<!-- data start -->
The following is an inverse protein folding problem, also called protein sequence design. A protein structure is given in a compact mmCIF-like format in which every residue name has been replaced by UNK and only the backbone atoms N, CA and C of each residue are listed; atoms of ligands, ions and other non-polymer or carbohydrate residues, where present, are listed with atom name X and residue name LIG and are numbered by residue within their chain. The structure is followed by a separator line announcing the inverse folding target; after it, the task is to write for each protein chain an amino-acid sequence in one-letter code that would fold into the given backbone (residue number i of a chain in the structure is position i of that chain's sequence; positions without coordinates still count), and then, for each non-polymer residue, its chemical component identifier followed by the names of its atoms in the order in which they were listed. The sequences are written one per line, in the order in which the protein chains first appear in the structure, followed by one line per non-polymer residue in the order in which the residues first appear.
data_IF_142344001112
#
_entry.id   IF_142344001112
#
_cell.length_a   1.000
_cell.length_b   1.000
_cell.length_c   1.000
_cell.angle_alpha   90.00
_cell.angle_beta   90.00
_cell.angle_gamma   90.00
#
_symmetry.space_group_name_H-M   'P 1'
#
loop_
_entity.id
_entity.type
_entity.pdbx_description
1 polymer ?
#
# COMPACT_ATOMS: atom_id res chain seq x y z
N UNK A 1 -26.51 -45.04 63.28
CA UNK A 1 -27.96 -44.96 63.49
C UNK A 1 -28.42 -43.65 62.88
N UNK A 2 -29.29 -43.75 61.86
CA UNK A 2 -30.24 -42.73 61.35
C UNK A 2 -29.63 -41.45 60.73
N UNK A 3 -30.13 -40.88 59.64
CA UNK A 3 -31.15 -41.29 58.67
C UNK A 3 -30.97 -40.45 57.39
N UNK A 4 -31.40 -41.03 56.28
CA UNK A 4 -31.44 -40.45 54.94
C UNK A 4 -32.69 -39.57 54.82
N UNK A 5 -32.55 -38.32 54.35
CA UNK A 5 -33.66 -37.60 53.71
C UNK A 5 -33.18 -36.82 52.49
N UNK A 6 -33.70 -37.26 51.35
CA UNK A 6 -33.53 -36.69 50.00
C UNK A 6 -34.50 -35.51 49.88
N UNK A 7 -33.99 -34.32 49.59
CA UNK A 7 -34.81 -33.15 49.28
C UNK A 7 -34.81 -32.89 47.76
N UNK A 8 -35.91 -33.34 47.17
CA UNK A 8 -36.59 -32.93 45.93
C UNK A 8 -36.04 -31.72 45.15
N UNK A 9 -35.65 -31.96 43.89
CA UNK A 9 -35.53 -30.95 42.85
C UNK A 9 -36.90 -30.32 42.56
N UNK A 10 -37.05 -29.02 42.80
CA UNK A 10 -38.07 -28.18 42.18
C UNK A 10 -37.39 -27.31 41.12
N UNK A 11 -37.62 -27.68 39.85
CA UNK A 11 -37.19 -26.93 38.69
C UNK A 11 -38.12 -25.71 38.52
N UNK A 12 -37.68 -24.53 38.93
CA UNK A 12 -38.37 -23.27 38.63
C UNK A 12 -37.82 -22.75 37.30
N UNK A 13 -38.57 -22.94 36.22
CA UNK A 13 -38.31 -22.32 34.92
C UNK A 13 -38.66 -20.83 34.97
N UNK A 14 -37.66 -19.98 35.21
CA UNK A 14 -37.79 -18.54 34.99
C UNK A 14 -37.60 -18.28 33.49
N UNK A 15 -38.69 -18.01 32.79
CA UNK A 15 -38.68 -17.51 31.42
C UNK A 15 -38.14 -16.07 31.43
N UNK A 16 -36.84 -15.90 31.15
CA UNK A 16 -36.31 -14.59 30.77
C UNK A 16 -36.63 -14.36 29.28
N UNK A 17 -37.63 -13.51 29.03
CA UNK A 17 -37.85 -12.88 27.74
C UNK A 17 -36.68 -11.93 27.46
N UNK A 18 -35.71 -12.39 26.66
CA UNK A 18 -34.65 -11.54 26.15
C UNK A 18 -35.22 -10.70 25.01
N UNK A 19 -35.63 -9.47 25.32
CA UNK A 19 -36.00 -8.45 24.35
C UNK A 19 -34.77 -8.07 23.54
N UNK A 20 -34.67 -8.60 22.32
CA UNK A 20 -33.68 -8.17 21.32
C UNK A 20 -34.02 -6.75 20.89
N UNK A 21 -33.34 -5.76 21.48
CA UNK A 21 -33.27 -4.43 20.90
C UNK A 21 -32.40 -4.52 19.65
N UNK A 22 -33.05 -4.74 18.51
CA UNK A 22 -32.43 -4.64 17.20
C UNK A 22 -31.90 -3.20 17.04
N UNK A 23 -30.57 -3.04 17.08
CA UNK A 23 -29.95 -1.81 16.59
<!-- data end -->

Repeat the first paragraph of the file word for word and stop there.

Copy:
The following is an inverse protein folding problem, also called protein sequence design. A protein structure is given in a compact mmCIF-like format in which every residue name has been replaced by UNK and only the backbone atoms N, CA and C of each residue are listed; atoms of ligands, ions and other non-polymer or carbohydrate residues, where present, are listed with atom name X and residue name LIG and are numbered by residue within their chain. The structure is followed by a separator line announcing the inverse folding target; after it, the task is to write for each protein chain an amino-acid sequence in one-letter code that would fold into the given backbone (residue number i of a chain in the structure is position i of that chain's sequence; positions without coordinates still count), and then, for each non-polymer residue, its chemical component identifier followed by the names of its atoms in the order in which they were listed. The sequences are written one per line, in the order in which the protein chains first appear in the structure, followed by one line per non-polymer residue in the order in which the residues first appear.